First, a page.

Transportation[edit]

There is a bridge to the Afghan side of the river. Khorugh is situated along the Pamir Highway at the point where it leaves the Panj valley and heads east up the Gunt valley. The Pamir highway is the main road in Gorno-Badakhshan and connects the Tajik capital of Dushanbe toward the west to the Republic of Kyrgyzstan to the northeast. The highway is very difficult to pass in both directions, especially during winter and spring. Khorugh also has a small airport, which can accommodate small capacity airplanes like AN-28 turboprop and the Yakovlev YAK-40 jet operated by Tajik Air from Dushanbe or helicopters. Flights are frequently cancelled due to adverse cloud cover.

Recently the Pamir Highway was connected to the Karakorum Highway of China and Pakistan, also known as KKH.

Climate[edit]

Khorugh experiences a semi-arid climate (Köppen climate classification BSk) with cold, relatively wet winters and hot, dry summers.

Climate data for Khorugh
Month Jan Feb Mar Apr May Jun Jul Aug Sep Oct Nov Dec Year
Record high °C (°F) 12.2
(54)
10.0
(50)
18.4
(65.1)
30.0
(86)
35.0
(95)
38.2
(100.8)
37.9
(100.2)
37.8
(100)
36.0
(96.8)
29.5
(85.1)
20.5
(68.9)
12.6
(54.7)
38.2
(100.8)
Average high °C (°F) −1.2
(29.8)
0.6
(33.1)
6.8
(44.2)
15.7
(60.3)
21.4
(70.5)
26.6
(79.9)
30.1
(86.2)
30.4
(86.7)
26.1
(79)
18.2
(64.8)
9.5
(49.1)
2.3
(36.1)
15.5
(59.9)
Average low °C (°F) −11.2
(11.8)
−8.9
(16)
−1.7
(28.9)
5.2
(41.4)
8.6
(47.5)
12.1
(53.8)
15.2
(59.4)
15.1
(59.2)
9.9
(49.8)
4.1
(39.4)
−1.1
(30)
−6.5
(20.3)
3.4
(38.1)
Record low °C (°F) −25.4
(−13.7)
−26.6
(−15.9)
−19.8
(−3.6)
−4.7
(23.5)
−0.6
(30.9)
1.9
(35.4)
7.4
(45.3)
5.4
(41.7)
−1.1
(30)
−14.0
(6.8)
−13.2
(8.2)
−23.3
(−9.9)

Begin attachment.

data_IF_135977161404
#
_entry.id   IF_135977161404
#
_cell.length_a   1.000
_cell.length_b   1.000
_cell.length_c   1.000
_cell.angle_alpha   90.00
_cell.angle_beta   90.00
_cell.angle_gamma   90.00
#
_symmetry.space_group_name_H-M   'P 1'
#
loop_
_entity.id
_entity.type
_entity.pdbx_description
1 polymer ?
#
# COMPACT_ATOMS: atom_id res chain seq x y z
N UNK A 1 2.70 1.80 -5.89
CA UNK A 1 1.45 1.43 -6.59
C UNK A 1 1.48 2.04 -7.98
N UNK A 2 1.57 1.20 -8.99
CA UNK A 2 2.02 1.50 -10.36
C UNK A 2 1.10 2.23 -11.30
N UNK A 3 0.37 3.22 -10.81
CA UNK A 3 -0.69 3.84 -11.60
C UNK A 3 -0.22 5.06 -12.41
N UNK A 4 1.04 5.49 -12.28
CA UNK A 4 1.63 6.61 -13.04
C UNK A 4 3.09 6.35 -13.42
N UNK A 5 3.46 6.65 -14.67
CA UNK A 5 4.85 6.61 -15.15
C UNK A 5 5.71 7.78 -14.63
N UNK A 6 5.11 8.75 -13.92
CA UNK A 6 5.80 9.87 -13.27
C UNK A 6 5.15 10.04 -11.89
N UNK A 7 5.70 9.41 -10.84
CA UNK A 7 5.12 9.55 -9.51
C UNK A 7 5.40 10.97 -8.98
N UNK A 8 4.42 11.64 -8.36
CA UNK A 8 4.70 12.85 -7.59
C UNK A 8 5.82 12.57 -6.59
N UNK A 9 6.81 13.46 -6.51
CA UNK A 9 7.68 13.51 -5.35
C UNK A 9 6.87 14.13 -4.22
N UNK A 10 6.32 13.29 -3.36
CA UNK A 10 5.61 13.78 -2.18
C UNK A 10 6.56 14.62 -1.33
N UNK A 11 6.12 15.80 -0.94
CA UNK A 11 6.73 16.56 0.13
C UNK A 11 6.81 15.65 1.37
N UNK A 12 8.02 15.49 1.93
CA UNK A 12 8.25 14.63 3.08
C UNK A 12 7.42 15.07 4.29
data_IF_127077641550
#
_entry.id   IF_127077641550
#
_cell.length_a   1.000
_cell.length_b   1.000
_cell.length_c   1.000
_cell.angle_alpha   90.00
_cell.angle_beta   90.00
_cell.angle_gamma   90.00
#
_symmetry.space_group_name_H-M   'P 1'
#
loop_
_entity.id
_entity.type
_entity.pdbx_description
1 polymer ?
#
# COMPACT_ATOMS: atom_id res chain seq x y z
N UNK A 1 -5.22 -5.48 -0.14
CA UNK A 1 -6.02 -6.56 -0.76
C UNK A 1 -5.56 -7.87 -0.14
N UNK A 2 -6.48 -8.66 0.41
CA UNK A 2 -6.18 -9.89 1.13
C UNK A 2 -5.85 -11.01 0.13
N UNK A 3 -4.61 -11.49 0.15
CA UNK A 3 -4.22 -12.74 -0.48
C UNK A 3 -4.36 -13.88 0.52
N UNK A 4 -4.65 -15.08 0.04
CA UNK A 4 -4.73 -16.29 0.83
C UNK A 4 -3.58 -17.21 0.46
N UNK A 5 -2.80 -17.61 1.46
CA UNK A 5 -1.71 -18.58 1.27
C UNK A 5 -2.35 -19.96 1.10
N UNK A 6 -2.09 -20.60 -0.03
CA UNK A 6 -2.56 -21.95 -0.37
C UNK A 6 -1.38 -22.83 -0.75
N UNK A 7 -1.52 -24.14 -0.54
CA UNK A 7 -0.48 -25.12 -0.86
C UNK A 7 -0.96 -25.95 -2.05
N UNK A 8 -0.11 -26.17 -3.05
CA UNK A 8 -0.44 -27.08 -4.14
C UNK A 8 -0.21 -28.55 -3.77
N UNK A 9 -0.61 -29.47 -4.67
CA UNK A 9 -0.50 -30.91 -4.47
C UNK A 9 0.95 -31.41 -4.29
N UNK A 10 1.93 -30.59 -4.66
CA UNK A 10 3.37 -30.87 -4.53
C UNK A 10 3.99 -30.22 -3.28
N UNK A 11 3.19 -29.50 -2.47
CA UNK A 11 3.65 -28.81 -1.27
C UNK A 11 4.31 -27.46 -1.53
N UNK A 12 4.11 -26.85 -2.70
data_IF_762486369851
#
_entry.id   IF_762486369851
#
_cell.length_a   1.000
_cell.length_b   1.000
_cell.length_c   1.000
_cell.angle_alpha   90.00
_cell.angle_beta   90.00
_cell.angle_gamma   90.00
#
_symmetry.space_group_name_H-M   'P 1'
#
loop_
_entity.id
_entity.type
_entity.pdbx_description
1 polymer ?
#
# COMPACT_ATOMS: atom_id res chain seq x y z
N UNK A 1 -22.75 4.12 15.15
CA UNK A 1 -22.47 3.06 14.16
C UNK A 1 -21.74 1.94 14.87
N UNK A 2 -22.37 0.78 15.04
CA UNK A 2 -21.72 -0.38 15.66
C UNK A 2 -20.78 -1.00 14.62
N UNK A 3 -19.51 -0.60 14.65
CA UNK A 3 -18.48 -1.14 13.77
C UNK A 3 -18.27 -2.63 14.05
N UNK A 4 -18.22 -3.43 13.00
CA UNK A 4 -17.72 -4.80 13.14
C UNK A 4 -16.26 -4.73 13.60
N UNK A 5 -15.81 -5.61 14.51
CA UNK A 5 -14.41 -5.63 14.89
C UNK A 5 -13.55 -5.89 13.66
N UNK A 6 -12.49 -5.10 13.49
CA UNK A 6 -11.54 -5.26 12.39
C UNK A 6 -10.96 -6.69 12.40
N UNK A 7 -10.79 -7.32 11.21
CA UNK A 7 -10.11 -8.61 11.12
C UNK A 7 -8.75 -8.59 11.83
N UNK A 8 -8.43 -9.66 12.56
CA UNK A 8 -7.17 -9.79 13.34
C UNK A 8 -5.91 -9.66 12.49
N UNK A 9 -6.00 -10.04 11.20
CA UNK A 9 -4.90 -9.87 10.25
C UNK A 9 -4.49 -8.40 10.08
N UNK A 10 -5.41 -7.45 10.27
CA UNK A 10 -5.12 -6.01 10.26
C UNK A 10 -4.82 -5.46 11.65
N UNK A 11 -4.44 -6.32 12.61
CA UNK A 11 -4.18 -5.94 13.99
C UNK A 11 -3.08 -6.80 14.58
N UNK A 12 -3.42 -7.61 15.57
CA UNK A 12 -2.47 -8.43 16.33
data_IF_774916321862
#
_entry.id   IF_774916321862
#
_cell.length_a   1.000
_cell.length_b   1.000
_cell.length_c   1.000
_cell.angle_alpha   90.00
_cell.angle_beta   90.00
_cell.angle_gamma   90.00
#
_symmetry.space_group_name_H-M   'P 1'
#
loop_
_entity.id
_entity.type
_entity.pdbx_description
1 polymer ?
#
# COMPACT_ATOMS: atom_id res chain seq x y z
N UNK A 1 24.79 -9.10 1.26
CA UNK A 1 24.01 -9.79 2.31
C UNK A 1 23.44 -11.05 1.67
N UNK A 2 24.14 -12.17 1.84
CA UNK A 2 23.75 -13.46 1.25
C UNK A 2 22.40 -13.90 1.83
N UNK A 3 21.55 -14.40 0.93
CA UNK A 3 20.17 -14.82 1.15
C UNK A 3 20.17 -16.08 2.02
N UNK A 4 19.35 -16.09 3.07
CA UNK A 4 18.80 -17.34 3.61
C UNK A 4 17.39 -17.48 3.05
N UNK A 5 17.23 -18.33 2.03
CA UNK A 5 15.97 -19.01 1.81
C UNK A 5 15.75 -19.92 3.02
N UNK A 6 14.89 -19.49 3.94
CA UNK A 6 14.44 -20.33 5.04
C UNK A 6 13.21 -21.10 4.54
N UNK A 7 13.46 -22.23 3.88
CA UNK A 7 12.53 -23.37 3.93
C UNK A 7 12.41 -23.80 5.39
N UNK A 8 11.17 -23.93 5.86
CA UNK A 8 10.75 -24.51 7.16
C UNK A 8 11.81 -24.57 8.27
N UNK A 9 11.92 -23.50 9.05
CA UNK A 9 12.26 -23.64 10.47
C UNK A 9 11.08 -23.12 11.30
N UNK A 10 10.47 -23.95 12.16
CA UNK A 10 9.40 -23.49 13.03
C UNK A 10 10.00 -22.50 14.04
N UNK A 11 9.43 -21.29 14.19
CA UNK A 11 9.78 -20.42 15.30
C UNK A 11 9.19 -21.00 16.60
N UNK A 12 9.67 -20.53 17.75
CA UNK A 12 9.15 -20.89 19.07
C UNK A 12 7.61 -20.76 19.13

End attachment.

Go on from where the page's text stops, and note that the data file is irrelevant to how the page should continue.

−26.6
(−15.9)
Precipitation mm (inches) 33.8
(1.331)
35.5
(1.398)
45.6
(1.795)
42.2
(1.661)
29.9
(1.177)
8.4
(0.331)
3.7
(0.146)
1.4
(0.055)
1.0
(0.039)
5.6
(0.22)
7.5
(0.295)
11.5
(0.453)
226.1
(8.901)
Avg. precipitation days (≥ 0.1 mm) 7.8 9.8 8.3 7.7 5.8 2.6 1.0 0.1 0.8 4.6 6.5 7.0 62
 % humidity 72.2 70.7 61.8 51.6 52.8 48.0 43.9 40.7 43.8 54.3 60.1 64.9 55.4
Mean monthly sunshine hours 108 103 139 178 223 262 269 275 245 181 144 105 2,232
Source #1: World Meteorological Organisation (UN) [2]
Source #2: climatebase.ru (extremes, rain days, humidity),[3] NOAA (sun only, 1961−1990)[4]

Photo gallery[edit]

Panorama of Khorugh from the north
Panorama of Khorugh from the east

References[edit]

  1. ^ "Government Forces Clash with Guerrillas in Tajikistan". The Gazette of Central Asia (Satrapia). 24 Jul 2012. Retrieved 4 August 2012. 
  2. ^ "World Weather Information Service – Khorog". United Nations. Retrieved 5 January 2011. 
  3. ^ "Khorog,Tajikistan". Climatebase.ru. Retrieved 1 February 2013. 
  4. ^ "Climate Normals for Ust-Cilma". National Oceanic and Atmospheric Administration. Retrieved 1 February 2013. 

External links[edit]

Coordinates: 37°29′N 71°33′E / 37.483°N 71.550°E / 37.483; 71.550